To raise the stakes higher, the plot has lead character Cooper infiltrating the church to create an undercover documentary that reveals the dark underbelly of evangelical Christian culture. In some respects, he succeeds. Small Group doesn’t pull many punches when addressing the modern church’s shortcomings.

As one critic wrote, “Small Group balances hilarious true insights into Christian subculture with an intense reflection on the human condition…. [Y]ou’ll see yourself and your friends, the good, the bad, and the funny, in Matt Chastain’s ridiculously beautiful film.”

But even with a story worth telling, how do first-time filmmakers like us get on big screens?

Theaters on Demand

Don’t fool yourself into thinking we had a Rolodex to raise $20 million for a wide release. We didn’t. Getting your movie on big screens is harder than ever because distributors are no longer willing to fund risky films in the volatile age of MoviePass and Netflix. The movie industry is evolving fast and unpredictably.

But can you imagine a future where theaters stream crowdfunded films nationwide by popular demand?

The future is now. For Small Group, we opted for a limited release that would propel the film in our Atlanta home market. We released it in Texas, Alabama and other states to many sold-out shows. But that’s not how the strategy ends.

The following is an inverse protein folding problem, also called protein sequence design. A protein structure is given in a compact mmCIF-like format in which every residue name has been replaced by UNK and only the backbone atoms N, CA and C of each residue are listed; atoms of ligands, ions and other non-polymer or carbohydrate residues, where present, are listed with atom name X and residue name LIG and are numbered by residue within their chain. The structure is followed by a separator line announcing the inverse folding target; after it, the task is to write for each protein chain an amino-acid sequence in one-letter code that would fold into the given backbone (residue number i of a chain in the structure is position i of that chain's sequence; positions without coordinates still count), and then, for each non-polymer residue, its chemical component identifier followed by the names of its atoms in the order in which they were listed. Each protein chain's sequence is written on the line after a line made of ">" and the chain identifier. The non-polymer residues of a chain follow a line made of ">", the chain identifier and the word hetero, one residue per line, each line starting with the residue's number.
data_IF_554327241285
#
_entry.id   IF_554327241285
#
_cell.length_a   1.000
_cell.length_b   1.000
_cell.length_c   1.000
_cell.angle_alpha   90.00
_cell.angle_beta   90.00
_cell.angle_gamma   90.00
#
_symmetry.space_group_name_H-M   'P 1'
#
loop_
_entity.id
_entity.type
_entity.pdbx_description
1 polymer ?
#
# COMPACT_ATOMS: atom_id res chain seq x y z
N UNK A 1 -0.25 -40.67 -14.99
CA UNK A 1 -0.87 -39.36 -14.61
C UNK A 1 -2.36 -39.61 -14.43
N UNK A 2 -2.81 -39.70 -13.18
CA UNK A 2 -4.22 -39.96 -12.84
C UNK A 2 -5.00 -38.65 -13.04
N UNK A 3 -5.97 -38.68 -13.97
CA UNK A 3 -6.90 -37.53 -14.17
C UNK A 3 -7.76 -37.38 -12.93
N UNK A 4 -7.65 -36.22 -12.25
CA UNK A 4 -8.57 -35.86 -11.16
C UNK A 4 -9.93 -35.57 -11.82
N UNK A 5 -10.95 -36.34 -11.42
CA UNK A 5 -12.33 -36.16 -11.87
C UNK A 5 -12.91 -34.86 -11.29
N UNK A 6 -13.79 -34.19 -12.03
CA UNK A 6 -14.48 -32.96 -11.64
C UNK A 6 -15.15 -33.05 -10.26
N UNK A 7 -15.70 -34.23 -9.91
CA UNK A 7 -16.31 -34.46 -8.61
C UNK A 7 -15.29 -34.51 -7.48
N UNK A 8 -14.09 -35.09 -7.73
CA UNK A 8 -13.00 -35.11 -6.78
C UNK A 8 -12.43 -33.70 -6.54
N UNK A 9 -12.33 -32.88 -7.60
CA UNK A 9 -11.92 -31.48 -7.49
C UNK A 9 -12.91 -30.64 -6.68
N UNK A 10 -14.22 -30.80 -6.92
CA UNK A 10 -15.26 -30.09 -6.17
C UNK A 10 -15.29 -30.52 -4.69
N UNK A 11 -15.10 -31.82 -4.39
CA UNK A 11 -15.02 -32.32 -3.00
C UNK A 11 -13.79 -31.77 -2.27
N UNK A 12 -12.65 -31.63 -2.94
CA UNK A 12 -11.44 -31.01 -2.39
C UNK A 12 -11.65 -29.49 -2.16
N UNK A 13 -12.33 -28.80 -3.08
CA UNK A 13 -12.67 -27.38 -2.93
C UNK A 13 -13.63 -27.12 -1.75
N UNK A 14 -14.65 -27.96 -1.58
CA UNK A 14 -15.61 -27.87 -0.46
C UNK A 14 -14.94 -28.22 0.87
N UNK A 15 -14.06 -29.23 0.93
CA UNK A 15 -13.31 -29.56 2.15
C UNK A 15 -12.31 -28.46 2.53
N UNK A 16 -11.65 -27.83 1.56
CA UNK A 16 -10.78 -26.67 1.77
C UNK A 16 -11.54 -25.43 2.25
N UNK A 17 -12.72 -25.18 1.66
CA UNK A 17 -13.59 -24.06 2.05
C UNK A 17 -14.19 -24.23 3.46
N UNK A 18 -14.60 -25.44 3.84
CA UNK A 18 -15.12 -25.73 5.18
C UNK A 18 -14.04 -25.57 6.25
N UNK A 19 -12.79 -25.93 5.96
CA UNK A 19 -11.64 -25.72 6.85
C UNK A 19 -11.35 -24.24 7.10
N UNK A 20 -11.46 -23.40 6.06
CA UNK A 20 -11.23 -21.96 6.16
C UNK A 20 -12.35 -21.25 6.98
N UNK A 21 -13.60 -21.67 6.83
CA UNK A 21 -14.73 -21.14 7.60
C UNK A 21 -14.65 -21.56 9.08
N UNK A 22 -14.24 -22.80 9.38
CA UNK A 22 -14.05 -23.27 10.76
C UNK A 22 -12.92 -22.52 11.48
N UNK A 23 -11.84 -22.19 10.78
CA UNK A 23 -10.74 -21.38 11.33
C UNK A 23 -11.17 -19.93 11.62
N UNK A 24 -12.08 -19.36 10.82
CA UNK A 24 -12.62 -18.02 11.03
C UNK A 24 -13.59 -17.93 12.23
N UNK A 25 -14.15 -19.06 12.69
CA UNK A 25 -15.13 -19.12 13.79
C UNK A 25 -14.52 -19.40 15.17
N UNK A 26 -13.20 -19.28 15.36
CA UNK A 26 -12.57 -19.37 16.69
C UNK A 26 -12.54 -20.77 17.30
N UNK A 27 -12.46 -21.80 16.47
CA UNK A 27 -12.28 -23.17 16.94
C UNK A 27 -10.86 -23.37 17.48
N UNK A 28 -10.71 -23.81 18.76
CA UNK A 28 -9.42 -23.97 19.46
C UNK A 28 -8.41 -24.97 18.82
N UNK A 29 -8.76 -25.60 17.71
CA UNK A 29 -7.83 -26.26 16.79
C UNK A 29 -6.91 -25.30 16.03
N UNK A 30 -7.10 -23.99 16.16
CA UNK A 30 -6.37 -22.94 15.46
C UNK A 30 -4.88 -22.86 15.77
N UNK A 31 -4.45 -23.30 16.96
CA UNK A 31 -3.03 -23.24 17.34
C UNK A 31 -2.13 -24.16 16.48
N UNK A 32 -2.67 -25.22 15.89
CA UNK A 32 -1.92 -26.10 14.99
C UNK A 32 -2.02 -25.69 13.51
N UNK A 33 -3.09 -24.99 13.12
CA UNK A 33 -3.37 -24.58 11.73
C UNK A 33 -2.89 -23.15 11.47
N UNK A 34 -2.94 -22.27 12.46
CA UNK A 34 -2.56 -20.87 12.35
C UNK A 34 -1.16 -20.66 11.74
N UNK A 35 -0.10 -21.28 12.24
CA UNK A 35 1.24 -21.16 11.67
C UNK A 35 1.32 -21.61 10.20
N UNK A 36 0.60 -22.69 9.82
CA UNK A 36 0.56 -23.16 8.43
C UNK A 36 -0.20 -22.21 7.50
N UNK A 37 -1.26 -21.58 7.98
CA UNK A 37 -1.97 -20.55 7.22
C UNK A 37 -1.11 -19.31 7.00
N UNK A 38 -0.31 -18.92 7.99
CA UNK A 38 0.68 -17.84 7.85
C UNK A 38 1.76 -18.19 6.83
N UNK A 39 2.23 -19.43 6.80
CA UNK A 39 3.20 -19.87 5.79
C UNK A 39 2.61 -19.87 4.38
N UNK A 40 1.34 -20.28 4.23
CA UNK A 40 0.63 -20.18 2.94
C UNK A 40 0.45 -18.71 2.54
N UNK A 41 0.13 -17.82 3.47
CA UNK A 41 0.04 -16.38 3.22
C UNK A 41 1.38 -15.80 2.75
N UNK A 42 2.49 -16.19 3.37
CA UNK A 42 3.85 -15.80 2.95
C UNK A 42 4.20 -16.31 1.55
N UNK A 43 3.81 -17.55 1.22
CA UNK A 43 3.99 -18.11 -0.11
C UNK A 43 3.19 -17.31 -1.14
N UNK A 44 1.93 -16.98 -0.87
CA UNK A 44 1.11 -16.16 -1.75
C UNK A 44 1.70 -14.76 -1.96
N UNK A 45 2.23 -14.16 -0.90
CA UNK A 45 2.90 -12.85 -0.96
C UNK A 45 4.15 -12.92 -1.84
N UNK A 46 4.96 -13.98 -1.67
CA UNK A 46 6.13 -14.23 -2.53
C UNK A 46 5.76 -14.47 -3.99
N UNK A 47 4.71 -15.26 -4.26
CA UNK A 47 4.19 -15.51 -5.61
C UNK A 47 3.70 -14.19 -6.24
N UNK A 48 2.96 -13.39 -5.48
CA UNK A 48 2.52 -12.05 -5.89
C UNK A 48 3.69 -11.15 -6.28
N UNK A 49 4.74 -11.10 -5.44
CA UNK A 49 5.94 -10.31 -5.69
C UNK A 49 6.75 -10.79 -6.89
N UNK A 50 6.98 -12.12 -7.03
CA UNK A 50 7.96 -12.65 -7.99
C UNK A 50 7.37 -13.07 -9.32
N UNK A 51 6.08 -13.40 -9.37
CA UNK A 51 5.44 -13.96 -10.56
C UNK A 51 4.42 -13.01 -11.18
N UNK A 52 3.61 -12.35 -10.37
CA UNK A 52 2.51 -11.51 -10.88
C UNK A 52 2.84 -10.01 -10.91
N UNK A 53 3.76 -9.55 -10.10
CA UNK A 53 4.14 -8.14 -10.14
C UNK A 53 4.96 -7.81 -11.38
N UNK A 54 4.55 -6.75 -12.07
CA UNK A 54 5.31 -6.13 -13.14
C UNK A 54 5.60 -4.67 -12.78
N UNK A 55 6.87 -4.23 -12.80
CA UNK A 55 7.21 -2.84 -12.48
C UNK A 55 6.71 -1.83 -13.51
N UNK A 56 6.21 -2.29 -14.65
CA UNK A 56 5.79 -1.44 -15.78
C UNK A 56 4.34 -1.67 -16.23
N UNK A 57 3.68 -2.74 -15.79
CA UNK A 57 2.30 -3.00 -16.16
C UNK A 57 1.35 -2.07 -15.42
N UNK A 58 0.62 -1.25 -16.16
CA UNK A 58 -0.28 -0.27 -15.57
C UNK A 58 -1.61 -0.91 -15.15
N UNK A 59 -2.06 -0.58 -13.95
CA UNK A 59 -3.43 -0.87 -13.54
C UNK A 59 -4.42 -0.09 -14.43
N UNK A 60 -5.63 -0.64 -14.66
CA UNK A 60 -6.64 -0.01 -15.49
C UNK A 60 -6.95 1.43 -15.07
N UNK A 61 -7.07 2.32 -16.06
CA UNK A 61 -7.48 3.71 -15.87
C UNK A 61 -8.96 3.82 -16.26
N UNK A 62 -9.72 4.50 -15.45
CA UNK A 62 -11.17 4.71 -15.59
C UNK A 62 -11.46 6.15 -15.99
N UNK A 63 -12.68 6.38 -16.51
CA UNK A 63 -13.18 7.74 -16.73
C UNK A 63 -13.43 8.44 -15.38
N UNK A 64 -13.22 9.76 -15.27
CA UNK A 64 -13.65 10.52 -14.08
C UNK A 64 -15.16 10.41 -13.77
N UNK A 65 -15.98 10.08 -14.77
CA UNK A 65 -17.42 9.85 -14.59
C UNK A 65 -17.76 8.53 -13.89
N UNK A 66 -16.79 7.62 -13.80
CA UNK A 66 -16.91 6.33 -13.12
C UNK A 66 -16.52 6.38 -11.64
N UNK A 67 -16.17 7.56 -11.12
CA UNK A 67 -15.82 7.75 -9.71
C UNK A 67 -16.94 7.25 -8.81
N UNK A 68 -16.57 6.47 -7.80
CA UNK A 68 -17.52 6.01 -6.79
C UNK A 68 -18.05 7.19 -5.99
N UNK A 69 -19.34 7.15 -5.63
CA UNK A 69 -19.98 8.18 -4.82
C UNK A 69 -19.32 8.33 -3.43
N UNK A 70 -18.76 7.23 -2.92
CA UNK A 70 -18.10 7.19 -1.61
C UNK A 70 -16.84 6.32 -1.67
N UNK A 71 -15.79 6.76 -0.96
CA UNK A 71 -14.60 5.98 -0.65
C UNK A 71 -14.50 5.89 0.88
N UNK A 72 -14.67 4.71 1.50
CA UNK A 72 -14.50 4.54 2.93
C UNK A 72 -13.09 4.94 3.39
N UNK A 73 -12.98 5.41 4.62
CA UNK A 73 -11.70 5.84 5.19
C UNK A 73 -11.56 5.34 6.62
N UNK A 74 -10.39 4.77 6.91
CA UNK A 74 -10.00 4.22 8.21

Technology now allows you to request some indie movies at your favorite theater. As a result, Small Group is being requested and shown to audiences in Phoenix, Orlando, Oklahoma City and many more cities around the country.

How do you see it in your city? Distribution partners like Gathr Films have a model called Theatrical on Demand. Visit the Small Group movie website to try it out. Click to request a screening at your local theater (if it’s not already in your city). Pick the date and time, then invite your friends. If enough tickets are reserved to cover the cost, the movie will be delivered and the screening is on.

Take Your Small Group to See Small Group

Small Group is a movie within a movie. It’s not our 2011 documentary. It’s a new 2018 Hollywood film in select theaters everywhere. But the plot follows a filmmaker who turns his camera on our real Blume Photography nonprofit partner Engadi.

I couldn’t be prouder of Small Group—both as a cinematographer (you’ll see our work in the Guatemala scenes) and now as an “actor.”

We’re most excited that Small Group allows you to join us in healing Guatemala’s violent slums. The better Small Group does in theaters, the more we can help children amid gang violence, thanks to generous pledges from producers. Your ticket will change lives.

So take your small group to see Small Group as a reminder of the power you have as a visual storyteller.

Get the full story

To read the full article, launch the digital version of the December 2018 magazine.